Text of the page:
Impact of Primary Language and Insurance on Pediatric Hearing Health Care in a Multidisciplinary Clinic

    loading  Checking for direct PDF access through Ovid



This study aims to describe the effects of primary language and insurance status on care utilization among deaf or hard-of-hearing children under active otolaryngologic and audiologic care.

Study Design

Cross-sectional analysis.


Multidisciplinary hearing loss clinic at a tertiary center.

Subjects and Methods

Demographics, hearing loss data, and validated survey responses were collected from 206 patients aged 0 to 19 years. Two-sided t tests and χ2 tests were used to obtain descriptive statistics and hypothesis testing.


Of the sample, 52.4% spoke primarily English at home. Non-English-speaking children and families were less likely to receive psychiatric counseling (12.2% vs 35.2% in the English group, P < .001) and reported more difficulty obtaining educational interventions (P = .016), and 68.9% had public insurance. Parents of publicly insured children were less likely to know the type or degree of their child’s hearing loss (56.9% vs 75.4%, P = .022), and these children were older on presentation to the clinic (8.5 vs 6.5 years of age, P = .01) compared to privately insured children. Publicly insured children were less likely to receive cochlear implants (P = .046) and reported increased difficulty obtaining hearing aids (P = .047). While all patients reported impairment in hearing-related quality of life, publicly insured children aged 2 to 7 years were more likely to perform below minimum thresholds on measures of auditory/oral functioning.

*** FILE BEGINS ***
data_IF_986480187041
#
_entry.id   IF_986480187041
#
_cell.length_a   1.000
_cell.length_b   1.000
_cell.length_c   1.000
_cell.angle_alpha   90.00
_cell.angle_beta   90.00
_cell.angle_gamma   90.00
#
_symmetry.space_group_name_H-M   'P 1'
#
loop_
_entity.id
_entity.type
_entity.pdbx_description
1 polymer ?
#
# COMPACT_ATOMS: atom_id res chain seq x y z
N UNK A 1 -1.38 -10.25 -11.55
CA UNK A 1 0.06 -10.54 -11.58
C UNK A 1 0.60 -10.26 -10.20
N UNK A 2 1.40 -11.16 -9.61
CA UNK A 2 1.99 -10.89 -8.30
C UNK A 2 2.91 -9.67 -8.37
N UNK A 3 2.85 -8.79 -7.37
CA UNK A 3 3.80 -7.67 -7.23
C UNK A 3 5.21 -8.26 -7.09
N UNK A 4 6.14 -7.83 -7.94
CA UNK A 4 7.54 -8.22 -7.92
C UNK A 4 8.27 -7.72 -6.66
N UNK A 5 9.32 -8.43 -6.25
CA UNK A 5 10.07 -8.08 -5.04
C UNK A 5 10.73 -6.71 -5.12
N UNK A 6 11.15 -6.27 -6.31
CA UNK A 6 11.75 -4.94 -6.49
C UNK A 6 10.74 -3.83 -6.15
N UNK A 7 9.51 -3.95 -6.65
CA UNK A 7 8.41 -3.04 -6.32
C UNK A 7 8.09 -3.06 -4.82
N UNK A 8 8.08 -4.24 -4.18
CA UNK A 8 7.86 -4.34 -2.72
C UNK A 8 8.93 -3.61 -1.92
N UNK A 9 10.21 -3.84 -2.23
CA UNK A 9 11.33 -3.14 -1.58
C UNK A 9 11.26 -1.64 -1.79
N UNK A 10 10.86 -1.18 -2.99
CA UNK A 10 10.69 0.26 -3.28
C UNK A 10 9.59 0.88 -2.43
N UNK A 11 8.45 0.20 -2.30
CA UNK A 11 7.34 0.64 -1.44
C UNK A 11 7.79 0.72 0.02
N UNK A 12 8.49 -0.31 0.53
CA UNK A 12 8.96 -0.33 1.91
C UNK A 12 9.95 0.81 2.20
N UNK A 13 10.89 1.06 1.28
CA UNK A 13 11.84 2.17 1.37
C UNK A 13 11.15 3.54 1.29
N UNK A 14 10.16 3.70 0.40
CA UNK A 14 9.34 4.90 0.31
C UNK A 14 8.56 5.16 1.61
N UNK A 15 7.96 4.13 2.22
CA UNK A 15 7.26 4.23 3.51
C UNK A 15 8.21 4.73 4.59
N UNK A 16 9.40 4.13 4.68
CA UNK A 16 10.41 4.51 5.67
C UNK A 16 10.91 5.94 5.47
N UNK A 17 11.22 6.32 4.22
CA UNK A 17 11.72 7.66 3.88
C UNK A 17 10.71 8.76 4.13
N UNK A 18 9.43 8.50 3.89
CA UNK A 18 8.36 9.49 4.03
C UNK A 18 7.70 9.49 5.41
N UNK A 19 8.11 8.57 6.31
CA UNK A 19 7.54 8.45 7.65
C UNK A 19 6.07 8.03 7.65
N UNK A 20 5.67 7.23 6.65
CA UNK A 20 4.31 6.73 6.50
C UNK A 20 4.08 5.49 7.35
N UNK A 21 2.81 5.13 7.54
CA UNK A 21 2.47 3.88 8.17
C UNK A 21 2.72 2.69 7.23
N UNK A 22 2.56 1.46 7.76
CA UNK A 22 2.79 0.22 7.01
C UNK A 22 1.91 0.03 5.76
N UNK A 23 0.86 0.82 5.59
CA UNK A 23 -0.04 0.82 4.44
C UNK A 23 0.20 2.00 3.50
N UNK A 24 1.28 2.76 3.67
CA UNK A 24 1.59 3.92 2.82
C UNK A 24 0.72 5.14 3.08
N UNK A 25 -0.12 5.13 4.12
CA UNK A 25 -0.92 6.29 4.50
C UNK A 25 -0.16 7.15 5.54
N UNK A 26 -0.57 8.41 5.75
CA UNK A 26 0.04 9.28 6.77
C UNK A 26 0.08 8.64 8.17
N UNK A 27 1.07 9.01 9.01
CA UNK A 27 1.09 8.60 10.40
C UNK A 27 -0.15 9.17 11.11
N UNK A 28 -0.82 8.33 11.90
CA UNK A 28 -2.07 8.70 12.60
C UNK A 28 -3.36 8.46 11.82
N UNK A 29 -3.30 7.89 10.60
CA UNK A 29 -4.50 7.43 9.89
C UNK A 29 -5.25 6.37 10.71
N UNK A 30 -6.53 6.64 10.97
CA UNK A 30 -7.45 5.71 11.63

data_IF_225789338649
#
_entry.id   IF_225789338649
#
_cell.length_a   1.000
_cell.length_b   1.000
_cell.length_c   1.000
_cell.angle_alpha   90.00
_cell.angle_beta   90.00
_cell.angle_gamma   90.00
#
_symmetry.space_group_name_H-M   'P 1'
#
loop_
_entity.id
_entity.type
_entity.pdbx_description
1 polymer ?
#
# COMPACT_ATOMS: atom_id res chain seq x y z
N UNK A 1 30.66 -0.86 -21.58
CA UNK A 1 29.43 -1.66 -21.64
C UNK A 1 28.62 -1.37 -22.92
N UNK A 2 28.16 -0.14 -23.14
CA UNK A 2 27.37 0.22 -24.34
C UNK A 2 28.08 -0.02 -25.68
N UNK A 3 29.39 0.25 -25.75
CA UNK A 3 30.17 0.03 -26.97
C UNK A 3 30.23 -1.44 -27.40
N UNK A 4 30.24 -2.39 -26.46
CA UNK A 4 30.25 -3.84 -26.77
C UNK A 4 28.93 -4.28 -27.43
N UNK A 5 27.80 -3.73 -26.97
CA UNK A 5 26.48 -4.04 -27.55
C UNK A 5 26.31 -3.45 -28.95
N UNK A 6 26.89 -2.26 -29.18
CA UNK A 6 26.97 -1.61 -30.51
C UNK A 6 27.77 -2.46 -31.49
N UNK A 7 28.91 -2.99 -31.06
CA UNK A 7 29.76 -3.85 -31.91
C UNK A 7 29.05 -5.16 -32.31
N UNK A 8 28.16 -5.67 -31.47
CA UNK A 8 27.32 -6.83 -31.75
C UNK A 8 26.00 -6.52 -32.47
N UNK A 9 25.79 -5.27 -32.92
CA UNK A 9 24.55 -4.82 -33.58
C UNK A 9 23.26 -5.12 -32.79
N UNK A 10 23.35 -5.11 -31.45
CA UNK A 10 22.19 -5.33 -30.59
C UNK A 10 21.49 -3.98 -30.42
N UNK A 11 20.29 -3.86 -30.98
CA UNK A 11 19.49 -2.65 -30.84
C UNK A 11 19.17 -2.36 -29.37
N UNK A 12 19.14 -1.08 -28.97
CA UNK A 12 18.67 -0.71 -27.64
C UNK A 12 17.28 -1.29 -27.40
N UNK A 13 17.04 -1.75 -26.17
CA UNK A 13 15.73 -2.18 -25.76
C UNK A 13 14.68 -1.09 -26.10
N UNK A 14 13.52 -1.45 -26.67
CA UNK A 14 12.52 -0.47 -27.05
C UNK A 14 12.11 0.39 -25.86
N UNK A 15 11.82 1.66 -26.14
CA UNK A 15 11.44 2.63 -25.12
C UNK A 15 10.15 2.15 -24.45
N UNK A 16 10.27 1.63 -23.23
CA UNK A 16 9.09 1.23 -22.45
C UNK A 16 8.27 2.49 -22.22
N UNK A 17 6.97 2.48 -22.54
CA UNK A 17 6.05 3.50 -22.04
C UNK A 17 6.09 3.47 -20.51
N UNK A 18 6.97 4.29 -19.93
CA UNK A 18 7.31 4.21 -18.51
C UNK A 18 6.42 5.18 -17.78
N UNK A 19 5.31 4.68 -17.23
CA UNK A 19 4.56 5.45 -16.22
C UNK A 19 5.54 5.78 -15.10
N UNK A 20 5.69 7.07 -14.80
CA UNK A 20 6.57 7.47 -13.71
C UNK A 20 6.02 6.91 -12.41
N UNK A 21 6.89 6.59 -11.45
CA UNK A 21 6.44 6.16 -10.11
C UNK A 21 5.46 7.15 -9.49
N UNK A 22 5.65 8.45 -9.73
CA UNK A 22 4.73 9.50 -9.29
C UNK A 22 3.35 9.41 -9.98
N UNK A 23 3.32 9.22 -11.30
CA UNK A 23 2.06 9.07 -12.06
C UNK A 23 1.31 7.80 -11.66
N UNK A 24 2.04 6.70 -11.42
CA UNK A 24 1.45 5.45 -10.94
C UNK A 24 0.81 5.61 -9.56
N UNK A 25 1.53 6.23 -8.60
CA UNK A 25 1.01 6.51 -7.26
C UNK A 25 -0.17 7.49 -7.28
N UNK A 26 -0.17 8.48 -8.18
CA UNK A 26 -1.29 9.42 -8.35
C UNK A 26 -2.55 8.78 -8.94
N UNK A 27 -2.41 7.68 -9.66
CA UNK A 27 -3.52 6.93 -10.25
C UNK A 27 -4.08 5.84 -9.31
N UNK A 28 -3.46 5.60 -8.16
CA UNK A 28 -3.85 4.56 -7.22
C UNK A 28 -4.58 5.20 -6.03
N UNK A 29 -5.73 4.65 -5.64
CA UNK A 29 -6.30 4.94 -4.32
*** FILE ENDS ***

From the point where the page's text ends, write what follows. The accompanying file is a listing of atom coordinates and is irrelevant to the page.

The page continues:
Even when under active care, deaf or hard-of-hearing children from families who do not speak English at home or with public insurance face more difficulty obtaining educational services, cochlear implants, and hearing aids. These findings represent significant disparities in access to necessary interventions.

Related Topics

    loading  Loading Related Articles